A clinical diagnosis of tinea capitis was made at the initial visit based on skin examination. Latent or active tuberculosis infection was diagnosed by QuantiFERON-TB Gold testing (Cellestis International, Melbourne, Vic) in children over 2 years of age, with chest radiographs as indicated. All children had a single blood film and smears and rapid immunochromatographic testing (BinaxNOW, Portland, Ore, USA), irrespective of symptoms or premigration antimalarial treatment.
All data were analysed with SPSS, version 14.0 for Windows (SPSS Inc, Chicago, Ill, USA). Continuous variables were compared by independent t tests or Mann–Whitney tests, as appropriate. Associations between categorical variables and H. pylori infection were initially analysed by Pearson χ2 or Fisher’s exact tests. Logistic regression was used to determine the effect of independent variables separately on H. pylori infection, adjusting only for age and sex. Multivariate logistic regression was used to evaluate the effect of covariates on H. pylori infection. Statistical significance was set at the 5% level and two-sided P values were calculated.
Two-hundred and one African refugee children presenting for screening at the MHU were recruited consecutively, with a 100% response rate. Eight children were excluded (five received antibiotics before screening and three were of non-African ethnicity). Of the 193 eligible children, 100 (52%) were male. The mean age was 7.9 years (SD, 4.4 years). Box 1 shows the main demographic features of the cohort.
Eighteen children (9%) were breastfeeding at the time of enrolment (mean age of breastfeeding children, 11.3 months; SD, 5.2 months). There were 116 children (60%) who had lived in refugee camps, with the remainder living in urban dwellings (apartments or houses). Almost all children who transited through Tanzania or Kenya (96 of 97; 99%) had lived in refugee camps, while all 28 who transited through Egypt had lived in apartments. The overall median transit time before resettlement in WA was 5.5 years (interquartile range [IQR], 3.0–8.4). Protracted refugee stays (more than 5 years in transit) were common (98 of 193; 51%); the median transit time for these 98 children was 8.0 years (IQR, 6.5–10.0).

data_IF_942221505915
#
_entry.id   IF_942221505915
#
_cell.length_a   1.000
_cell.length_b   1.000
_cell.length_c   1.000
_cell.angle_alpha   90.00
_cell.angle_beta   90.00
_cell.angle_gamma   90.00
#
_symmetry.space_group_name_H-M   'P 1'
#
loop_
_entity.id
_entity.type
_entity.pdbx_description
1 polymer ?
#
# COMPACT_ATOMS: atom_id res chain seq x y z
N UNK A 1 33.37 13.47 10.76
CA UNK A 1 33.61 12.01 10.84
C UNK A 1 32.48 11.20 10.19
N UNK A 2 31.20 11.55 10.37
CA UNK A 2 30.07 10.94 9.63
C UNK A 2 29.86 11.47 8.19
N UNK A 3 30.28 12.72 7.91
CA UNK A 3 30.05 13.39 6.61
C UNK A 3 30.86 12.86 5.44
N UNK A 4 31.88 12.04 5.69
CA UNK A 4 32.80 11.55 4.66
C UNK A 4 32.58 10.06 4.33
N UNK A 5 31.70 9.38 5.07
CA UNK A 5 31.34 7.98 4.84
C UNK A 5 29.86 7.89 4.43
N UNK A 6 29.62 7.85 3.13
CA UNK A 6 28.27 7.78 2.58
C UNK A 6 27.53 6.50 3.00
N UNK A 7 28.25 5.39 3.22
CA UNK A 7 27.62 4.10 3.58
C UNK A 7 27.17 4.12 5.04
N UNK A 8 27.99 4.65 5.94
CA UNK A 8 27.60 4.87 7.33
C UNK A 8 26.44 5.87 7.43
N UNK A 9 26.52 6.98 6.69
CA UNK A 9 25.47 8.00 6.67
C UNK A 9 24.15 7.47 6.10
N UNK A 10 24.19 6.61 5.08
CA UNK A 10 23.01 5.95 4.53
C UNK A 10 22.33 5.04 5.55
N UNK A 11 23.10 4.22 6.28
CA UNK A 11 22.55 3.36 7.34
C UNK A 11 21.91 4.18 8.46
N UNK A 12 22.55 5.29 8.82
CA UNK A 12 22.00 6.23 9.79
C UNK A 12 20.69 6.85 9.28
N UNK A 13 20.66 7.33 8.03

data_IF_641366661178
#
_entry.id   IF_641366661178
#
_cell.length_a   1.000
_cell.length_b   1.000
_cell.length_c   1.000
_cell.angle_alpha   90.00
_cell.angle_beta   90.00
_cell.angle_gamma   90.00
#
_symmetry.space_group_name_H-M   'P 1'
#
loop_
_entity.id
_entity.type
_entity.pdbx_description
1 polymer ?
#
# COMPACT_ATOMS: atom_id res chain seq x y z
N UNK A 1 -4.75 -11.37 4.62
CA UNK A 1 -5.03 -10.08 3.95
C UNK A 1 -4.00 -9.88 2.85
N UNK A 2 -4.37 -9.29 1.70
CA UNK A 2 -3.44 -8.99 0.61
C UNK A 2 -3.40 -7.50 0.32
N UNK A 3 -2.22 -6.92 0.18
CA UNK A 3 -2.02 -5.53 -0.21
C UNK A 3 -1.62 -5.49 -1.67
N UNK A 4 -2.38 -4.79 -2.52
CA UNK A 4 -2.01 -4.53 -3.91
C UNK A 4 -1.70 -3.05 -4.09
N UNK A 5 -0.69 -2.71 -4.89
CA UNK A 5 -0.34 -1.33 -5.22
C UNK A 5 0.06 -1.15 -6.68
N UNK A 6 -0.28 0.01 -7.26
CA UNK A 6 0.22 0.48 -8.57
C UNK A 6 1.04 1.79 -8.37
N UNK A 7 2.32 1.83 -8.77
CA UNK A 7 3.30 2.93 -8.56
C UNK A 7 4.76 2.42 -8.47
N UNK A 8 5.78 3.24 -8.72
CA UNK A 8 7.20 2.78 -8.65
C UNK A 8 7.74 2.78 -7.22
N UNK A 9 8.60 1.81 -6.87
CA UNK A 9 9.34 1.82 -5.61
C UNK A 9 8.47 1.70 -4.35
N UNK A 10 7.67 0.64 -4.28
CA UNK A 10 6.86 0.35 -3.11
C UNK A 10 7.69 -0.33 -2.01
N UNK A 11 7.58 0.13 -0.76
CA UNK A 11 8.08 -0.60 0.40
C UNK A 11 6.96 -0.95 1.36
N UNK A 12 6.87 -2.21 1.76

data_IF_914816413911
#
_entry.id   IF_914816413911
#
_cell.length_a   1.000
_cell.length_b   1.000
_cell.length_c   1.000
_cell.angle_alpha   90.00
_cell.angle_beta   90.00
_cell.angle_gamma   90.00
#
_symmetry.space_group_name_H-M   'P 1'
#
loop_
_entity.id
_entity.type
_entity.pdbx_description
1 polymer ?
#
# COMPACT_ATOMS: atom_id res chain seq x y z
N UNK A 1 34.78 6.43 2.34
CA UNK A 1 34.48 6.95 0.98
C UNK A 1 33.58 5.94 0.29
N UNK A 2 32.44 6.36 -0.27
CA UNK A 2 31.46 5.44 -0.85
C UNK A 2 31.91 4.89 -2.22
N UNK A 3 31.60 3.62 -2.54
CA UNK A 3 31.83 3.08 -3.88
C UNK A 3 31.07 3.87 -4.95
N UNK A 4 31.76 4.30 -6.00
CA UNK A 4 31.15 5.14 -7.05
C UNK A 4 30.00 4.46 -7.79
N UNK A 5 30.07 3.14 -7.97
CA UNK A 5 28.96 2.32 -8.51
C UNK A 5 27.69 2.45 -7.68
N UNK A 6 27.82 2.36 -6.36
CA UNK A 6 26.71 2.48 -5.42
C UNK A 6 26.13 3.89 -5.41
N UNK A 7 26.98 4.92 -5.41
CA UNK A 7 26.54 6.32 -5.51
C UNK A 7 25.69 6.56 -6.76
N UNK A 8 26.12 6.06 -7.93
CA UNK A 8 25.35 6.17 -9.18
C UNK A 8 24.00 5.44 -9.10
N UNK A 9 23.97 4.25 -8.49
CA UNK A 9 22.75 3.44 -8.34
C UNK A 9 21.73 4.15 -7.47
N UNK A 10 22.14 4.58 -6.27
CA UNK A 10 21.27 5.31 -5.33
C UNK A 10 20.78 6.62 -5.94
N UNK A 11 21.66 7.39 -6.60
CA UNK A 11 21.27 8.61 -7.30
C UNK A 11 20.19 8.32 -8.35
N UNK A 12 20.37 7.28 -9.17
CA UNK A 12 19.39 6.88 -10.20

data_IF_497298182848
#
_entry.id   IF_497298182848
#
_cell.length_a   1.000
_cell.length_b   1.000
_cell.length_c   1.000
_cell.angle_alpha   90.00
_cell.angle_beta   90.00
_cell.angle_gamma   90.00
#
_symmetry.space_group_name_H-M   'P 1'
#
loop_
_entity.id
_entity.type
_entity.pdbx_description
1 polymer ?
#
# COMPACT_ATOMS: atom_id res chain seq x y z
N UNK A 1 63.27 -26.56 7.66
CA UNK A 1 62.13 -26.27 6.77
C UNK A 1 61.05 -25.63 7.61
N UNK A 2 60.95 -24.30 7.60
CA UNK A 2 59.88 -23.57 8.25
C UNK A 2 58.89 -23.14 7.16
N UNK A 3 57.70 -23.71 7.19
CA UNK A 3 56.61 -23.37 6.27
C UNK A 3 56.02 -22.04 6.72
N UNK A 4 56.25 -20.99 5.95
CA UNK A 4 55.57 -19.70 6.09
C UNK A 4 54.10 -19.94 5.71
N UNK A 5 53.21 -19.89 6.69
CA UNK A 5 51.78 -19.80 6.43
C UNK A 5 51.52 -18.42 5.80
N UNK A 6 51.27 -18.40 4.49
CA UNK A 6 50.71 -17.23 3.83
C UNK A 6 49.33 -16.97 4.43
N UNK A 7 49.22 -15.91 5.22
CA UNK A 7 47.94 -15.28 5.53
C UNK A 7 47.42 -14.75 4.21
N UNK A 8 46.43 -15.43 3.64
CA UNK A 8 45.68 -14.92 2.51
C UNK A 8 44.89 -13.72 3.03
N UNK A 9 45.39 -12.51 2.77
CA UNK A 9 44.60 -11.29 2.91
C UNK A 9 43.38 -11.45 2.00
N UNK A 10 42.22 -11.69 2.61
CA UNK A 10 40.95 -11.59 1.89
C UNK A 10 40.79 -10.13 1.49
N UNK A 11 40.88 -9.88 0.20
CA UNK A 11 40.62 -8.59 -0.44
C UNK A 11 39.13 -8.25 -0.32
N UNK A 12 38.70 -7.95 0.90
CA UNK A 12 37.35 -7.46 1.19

MFAT was performed in 182 children, and H. pylori infection was diagnosed in 149 (82%). MFAT results clearly discriminated between populations that were infected (median positive optical density [OD], 2.85; IQR, 1.18–3.61) and uninfected (median negative OD, 0.10; IQR, 0.08–0.18), with no equivocal results (P < 0.001).
Children with H. pylori infection were significantly older (mean age, 8.5 years [SD, 4.2] v mean age, 5.8 years [SD, 4.5]; P < 0.001) with no sex differences. The prevalence of H. pylori infection was 63% for children under 2 years of age, rising to 95% for those older than 14 years. When analysed by age strata, the odds of infection were more than fourfold higher for children aged over 10 years compared with those aged less than 5 years (odds ratio [OR], 4.42; 95% CI, 1.58–12.35). Where two or more children in a family were enrolled (51 families), 45 of the 51 oldest siblings (88%) had H. pylori infection compared with 35 of the youngest siblings (69%; OR 3.43; 95% CI, 1.21–9.67).
Logistic regression was used to assess the effect of various factors on the odds of H. pylori infection (Box 2). Age was a significant predictor of H. pylori infection, with the odds of infection increasing by 17% for each year of age (OR, 1.17; 95% CI, 1.07–1.28). While the odds of infection were numerically largest for children transiting through Kenya, the overall relationship between country of transit and infection was not significant after adjusting for age and sex. Premigration antimalarial treatment (79 of 182 children; 43%) significantly reduced the odds of H. pylori infection after adjusting for age and sex (OR, 0.31; 95% CI, 0.14–0.72). Multivariate regression showed that only age and premigration antimalarial treatment were significantly associated with H. pylori infection (Box 3).
In total, 76 of the 182 children (42%) had evidence of helminth infection, 15 (8%) had tinea capitis, 16 (9%) had Plasmodium falciparum infection, and 11 of the 153 children (7%) tested had positive QuantiFERON-TB Gold results (with normal chest radiographs), indicative of latent tuberculosis infection. After adjusting for age and sex, the prevalence of H. pylori infection was not affected by the presence any of these infections (Box 2). No difference in IgE levels or peripheral eosinophilia counts were found in children with or without H. pylori infection (data not shown).